A spokesperson for Exide Technologies said Monday the temporary layoffs would affect 20 salaried workers and 104 hourly employees.
Los Angeles County Department of Public Health officials made the announcement on Wednesday in the wake of increased fears over reported arsenic and lead leaks from the Exide Technologies facility.
The South Coast Air Quality Management District says it approved the plan for Exide Technologies on Wednesday.
Elected officials from several SoCal cities rallied Friday to demand “immediate accountability” for a Vernon battery manufacturer accused of polluting local neighborhoods.
Residents at a town hall meeting Tuesday called for the closure of a controversial battery recycling plant that state agencies charge has spread hazardous pollution into the air and groundwater.
State regulators have reached a deal with a Southern California battery recycler accused of releasing toxic air emissions that might have threatened the health of more than 100,000 people.
Residents who live near a Vernon battery recycling plant are being offered free blood testing to detect possible lead poisoning, according to reports.
Federal regulators have ordered a public water system on an American Indian reservation in the Coachella Valley after high levels of arsenic were found in the drinking water, officials said Tuesday.
A battery recycling business in Vernon has reopened after state officials shut it down for allegedly emitting unsafe levels of arsenic.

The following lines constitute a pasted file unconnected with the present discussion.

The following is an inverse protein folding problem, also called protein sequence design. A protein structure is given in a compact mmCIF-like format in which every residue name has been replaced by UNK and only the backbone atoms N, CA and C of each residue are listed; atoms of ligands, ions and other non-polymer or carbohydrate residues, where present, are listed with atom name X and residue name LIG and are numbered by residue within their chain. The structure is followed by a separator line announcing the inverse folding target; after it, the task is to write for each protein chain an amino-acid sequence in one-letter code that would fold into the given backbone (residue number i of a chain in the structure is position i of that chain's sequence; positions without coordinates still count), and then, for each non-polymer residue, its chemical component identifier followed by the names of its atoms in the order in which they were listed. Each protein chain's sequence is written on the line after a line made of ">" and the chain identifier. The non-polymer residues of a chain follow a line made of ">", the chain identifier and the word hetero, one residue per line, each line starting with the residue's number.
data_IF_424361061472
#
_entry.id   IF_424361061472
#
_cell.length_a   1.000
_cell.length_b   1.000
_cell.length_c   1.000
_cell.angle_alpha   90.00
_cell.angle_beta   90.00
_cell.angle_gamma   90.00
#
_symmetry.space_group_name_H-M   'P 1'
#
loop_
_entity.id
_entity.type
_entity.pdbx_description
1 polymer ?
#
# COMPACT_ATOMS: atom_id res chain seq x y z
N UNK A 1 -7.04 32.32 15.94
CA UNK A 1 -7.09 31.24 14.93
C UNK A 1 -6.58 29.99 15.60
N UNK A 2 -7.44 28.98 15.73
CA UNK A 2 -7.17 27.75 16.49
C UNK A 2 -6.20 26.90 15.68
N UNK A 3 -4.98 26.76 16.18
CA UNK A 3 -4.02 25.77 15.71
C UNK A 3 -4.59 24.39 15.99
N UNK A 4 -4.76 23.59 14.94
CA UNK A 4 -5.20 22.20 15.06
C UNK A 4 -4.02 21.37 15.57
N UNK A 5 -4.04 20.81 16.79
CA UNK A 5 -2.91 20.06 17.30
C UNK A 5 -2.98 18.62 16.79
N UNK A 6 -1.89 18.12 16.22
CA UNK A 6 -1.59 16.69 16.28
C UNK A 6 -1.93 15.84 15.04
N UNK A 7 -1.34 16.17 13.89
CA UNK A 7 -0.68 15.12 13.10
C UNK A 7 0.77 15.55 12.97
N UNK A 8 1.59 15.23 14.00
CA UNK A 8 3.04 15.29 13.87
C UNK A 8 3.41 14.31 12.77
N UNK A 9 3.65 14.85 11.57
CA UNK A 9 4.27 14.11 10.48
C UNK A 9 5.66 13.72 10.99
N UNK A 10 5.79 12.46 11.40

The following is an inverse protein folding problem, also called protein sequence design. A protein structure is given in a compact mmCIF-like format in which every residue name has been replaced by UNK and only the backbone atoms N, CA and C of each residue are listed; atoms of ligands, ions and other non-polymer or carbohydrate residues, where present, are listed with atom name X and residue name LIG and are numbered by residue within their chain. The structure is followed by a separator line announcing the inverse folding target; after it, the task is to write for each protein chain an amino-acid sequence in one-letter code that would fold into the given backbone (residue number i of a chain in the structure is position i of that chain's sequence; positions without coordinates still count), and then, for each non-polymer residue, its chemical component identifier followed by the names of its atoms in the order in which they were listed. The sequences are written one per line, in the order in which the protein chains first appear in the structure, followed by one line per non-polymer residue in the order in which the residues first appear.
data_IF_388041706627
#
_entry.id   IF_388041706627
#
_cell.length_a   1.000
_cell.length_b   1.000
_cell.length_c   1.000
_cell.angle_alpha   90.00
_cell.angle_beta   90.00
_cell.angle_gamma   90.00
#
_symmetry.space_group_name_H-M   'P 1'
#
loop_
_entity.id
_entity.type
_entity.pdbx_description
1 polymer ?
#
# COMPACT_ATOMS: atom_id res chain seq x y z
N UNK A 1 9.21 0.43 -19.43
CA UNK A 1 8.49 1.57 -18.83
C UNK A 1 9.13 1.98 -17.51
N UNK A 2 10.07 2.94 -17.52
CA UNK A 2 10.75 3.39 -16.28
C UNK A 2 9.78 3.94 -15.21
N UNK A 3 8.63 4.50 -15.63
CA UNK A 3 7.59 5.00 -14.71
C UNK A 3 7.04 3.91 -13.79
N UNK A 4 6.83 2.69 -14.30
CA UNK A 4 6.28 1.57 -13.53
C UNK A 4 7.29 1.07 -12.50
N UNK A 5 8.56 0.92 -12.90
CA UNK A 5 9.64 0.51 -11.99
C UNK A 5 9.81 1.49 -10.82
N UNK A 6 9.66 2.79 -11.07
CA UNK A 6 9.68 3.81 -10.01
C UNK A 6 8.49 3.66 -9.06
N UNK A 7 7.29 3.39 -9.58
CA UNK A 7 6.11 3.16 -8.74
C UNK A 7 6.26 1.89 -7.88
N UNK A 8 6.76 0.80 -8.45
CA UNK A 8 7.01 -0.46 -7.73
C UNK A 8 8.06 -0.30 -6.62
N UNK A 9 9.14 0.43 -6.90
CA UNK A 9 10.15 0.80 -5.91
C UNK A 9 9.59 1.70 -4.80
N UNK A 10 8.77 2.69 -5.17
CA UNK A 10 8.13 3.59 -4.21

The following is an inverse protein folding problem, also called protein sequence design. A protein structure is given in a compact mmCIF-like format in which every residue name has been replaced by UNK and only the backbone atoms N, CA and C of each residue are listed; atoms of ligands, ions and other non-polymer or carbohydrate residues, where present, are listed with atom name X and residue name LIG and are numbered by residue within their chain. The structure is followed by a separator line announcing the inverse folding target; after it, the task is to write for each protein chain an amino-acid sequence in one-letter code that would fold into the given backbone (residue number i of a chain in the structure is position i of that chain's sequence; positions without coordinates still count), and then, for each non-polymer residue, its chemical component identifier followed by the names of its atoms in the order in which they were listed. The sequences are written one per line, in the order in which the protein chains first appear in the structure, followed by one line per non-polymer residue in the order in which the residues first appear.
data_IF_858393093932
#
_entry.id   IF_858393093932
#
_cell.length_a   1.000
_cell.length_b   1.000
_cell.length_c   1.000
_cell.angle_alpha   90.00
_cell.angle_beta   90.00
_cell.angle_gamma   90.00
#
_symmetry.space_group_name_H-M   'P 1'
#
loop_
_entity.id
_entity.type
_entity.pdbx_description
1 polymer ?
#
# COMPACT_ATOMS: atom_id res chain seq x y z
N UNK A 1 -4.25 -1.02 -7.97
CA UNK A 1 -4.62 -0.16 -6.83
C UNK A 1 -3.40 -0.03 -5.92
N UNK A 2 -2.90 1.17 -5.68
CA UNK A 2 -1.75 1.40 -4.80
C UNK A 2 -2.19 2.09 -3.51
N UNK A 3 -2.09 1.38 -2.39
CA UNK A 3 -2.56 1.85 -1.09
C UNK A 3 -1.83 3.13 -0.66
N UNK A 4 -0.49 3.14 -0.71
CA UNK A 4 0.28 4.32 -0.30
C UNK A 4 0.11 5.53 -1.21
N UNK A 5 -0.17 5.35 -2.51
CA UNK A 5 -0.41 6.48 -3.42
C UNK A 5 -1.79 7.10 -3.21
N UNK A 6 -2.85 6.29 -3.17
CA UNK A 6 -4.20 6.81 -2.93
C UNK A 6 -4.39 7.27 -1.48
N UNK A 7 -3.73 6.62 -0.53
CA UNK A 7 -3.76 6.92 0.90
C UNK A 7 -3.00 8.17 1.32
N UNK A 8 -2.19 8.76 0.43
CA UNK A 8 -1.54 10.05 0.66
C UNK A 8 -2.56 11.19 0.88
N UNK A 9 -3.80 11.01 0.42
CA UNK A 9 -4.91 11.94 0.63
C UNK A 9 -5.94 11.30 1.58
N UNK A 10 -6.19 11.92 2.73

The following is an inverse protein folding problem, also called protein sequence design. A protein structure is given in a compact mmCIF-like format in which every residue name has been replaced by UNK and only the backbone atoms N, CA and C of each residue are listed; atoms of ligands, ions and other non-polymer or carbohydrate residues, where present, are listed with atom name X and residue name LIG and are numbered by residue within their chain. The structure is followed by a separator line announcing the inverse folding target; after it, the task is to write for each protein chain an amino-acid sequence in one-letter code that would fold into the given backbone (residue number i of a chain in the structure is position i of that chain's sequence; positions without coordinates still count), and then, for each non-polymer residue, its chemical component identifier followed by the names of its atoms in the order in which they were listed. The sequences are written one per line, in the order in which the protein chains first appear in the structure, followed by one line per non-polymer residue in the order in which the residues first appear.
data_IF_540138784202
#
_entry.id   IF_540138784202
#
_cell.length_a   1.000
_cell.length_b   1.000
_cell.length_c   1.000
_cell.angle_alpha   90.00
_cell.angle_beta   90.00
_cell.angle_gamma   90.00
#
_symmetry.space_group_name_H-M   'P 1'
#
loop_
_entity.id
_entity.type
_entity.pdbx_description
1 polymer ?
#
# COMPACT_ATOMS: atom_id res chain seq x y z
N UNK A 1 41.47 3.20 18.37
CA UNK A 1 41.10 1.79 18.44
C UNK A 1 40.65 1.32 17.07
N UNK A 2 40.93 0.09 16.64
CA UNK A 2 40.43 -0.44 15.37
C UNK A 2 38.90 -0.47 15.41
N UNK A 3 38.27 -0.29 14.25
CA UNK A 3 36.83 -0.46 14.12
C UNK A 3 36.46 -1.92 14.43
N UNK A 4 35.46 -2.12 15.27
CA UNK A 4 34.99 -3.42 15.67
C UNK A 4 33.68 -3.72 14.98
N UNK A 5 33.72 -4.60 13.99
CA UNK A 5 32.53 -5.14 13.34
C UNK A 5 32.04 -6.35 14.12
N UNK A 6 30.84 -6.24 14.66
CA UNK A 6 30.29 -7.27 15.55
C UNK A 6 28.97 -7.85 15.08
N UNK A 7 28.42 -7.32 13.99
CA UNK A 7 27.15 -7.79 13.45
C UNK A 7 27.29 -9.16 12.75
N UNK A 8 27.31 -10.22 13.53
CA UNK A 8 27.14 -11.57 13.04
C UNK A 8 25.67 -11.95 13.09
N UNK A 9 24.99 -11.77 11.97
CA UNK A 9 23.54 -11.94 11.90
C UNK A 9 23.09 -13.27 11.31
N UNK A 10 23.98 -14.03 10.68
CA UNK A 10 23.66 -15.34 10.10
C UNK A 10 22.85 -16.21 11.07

A consumer advocacy group says new documents show that officials were aware of dangerous arsenic emissions and leaky pipes releasing hazardous waste into the soil before ordering Exide Technologies to suspend operations in April.
A City Council committee may take legal action over the alleged release of potentially toxic material by a Vernon-based company.
A Consumer Reports study found alarming levels of cancer-causing inorganic arsenic in rice products, including infant cereals, rice drinks and brown rice.
Arsenic is a dangerous poison that for decades has frightened people by its name alone, but now the substance is finding its way into popular foods.
Investigators are taking a closer look at the death of 61-year-old Micheal Cormier.
The discovery of a strange bacteria that can use arsenic as one of its nutrients widens the scope for finding new forms of life on Earth and possibly beyond.